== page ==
Sep 2, 2013, 10:30 PM EDT
You’re going to be hearing a lot about Gary Payton in the week ahead, as he’ll be inducted into the Hall of Fame as part of the 2013 class on Sunday. And given his place in the game, his comments about those he played against are worth looking at a little more closely.
We all know who the best players are in any given era; personal biases aside, it’s usually fairly clear who the transcendent players are. (It’s LeBron James over everyone right now, in case you were wondering.)
While no one doubts the impact that Michael Jordan had during his playing days, individual matchups with other players can be far less black and white.
And that’s why Payton saying that it was John Stockton, and not Jordan who he had the toughest time defending isn’t as controversial as it may seem on the surface.
Q: Did John Stockton ever talk trash back to you?
A: “Never. That is the reason I really respected him because you never could get in his head. He’s the hardest person I ever had to guard. I tried to talk to him, try to do something and he’d just look at me, set a pick and cause me [to get mad and] get a tech. And then all of the sudden it was over. There was much respect to him doing that to me. It taught me a lot.”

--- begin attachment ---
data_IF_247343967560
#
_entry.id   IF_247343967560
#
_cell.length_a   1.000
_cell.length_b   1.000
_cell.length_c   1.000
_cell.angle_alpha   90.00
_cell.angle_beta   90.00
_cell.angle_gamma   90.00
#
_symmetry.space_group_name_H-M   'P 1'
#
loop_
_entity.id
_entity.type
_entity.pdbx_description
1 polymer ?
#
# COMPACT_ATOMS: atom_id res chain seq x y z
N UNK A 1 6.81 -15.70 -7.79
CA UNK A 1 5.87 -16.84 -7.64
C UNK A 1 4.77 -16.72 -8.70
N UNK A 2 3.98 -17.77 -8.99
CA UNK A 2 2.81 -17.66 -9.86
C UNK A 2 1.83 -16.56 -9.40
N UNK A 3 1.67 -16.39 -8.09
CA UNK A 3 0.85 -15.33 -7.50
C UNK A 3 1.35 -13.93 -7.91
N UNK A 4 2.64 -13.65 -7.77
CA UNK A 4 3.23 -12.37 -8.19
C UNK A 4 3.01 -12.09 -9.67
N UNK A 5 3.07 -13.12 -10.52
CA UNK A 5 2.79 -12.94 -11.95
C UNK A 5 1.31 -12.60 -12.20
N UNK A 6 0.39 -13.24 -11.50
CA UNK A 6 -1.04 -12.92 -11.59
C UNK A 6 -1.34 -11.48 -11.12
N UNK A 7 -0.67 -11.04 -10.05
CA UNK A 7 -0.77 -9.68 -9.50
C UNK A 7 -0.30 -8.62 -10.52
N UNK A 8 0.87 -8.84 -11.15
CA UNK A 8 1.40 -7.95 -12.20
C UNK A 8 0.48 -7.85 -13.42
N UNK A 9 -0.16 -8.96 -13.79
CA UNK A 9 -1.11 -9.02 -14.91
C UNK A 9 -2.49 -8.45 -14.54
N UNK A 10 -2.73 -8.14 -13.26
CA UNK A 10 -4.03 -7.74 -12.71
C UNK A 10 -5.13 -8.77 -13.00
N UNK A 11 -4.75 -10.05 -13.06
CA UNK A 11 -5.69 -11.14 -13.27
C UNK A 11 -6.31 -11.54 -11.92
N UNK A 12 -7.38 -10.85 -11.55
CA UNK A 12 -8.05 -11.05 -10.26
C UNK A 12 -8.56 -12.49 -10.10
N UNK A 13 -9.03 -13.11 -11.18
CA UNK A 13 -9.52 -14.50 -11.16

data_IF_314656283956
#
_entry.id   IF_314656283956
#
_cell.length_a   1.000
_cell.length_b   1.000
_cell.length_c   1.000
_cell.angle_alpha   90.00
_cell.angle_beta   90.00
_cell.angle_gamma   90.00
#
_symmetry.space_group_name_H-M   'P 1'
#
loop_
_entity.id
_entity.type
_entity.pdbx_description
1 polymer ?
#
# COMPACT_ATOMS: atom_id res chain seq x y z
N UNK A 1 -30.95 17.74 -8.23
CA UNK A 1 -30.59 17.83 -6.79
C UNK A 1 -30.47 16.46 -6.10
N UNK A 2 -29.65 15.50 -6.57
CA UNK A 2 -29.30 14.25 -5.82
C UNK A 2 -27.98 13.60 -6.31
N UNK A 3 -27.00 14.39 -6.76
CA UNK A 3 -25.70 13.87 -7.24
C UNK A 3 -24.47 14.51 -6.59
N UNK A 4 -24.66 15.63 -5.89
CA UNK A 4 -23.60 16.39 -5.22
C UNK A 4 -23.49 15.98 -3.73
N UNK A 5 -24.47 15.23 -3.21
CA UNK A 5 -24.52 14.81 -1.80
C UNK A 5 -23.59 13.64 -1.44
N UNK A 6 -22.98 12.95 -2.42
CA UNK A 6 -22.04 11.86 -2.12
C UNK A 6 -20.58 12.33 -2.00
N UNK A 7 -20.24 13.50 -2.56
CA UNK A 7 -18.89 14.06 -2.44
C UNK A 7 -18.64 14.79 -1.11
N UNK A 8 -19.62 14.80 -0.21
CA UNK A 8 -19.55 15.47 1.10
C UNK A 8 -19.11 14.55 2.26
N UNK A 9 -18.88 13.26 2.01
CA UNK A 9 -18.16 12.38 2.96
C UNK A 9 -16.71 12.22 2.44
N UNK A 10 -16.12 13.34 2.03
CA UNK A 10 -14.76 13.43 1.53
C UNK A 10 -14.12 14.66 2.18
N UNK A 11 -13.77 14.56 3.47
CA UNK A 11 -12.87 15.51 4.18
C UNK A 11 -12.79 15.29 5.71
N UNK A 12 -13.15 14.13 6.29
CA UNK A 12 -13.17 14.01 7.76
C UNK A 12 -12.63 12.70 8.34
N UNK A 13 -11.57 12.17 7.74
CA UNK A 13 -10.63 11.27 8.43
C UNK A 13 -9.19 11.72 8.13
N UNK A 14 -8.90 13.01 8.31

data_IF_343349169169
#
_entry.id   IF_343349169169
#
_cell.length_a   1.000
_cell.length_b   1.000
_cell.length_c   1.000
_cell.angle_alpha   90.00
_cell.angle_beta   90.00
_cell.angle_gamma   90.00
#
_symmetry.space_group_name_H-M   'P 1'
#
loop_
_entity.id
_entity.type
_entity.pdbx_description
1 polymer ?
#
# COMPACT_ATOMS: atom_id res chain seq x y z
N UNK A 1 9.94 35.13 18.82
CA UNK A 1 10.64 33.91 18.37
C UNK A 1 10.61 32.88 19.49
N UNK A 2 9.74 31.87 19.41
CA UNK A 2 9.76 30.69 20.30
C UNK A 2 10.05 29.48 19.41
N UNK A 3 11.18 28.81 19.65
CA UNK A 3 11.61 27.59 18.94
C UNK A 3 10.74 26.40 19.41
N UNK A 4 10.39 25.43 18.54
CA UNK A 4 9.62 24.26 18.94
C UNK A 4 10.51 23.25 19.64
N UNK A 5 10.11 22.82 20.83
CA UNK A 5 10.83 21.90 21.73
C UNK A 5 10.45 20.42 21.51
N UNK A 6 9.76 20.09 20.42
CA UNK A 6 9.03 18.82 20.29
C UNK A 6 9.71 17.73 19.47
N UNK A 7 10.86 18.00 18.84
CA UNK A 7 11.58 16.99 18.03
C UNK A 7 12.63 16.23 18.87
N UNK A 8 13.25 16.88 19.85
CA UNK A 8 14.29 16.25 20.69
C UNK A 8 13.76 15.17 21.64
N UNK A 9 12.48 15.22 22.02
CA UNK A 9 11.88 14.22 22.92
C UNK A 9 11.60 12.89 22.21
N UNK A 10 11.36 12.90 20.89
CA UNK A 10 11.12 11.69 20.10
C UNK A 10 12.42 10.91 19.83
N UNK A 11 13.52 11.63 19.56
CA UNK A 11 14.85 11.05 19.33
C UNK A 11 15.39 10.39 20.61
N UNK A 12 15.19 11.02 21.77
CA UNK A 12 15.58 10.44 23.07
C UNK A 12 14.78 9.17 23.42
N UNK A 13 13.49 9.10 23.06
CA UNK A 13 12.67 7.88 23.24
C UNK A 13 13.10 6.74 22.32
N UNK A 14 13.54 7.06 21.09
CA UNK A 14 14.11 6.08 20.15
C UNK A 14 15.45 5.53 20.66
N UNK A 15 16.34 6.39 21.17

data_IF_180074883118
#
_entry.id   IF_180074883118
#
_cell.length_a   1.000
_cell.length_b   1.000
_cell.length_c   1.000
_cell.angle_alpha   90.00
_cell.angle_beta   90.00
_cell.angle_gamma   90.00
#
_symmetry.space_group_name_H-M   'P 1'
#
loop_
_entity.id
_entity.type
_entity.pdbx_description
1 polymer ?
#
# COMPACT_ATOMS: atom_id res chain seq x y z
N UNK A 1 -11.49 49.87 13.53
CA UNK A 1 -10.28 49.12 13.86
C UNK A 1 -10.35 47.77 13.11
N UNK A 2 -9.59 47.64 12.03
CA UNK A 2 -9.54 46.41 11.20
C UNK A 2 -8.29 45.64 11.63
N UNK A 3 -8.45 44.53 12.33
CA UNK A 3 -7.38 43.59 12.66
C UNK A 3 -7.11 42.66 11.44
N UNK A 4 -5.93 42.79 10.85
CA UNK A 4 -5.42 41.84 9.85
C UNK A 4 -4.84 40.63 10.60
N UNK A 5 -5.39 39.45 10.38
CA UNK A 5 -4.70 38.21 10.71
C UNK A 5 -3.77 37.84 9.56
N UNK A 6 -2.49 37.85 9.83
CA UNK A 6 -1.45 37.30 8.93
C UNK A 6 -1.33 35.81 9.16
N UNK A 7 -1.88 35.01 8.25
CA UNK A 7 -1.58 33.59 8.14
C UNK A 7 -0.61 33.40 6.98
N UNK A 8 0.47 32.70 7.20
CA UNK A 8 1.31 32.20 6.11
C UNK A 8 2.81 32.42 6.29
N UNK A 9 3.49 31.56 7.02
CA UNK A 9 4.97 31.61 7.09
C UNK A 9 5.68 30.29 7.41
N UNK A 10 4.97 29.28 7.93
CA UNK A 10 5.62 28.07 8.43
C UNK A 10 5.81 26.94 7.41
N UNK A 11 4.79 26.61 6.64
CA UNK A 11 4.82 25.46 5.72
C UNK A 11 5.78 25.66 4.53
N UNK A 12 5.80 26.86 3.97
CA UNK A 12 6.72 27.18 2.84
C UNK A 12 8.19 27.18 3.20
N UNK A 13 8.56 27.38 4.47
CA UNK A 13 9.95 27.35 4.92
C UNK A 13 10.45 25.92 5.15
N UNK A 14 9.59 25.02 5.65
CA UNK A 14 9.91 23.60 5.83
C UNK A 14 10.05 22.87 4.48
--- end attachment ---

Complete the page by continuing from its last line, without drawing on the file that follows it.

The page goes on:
Q: You say Stockton was the hardest to guard, but what about guarding Michael Jordan?
A: “Those battles were a little easier. I would have Jordan get mad at me and go back at me. He knew he was really talented and could do whatever he wanted to. But [Stockton] was more of a challenge to me than guarding someone that would talk back to me. When you talk back to me and say something to me it made my game go to another level. John was one who wouldn’t say nothing and you couldn’t figure him out. He’d keep going in the pick and rolls and he and Karl Malone would score a big bucket. At times I would guard Jordan and get him mad and into other things.”
Payton is a player that, like Jordan, used trash talk to his advantage. He was energized by the challenge of besting an opponent, and always sought that external motivation to reach his highest levels of play.
The fact that Stockton wouldn’t give it to him, while playing at a Hall of Fame level himself, makes Payton’s remarks easy to understand.
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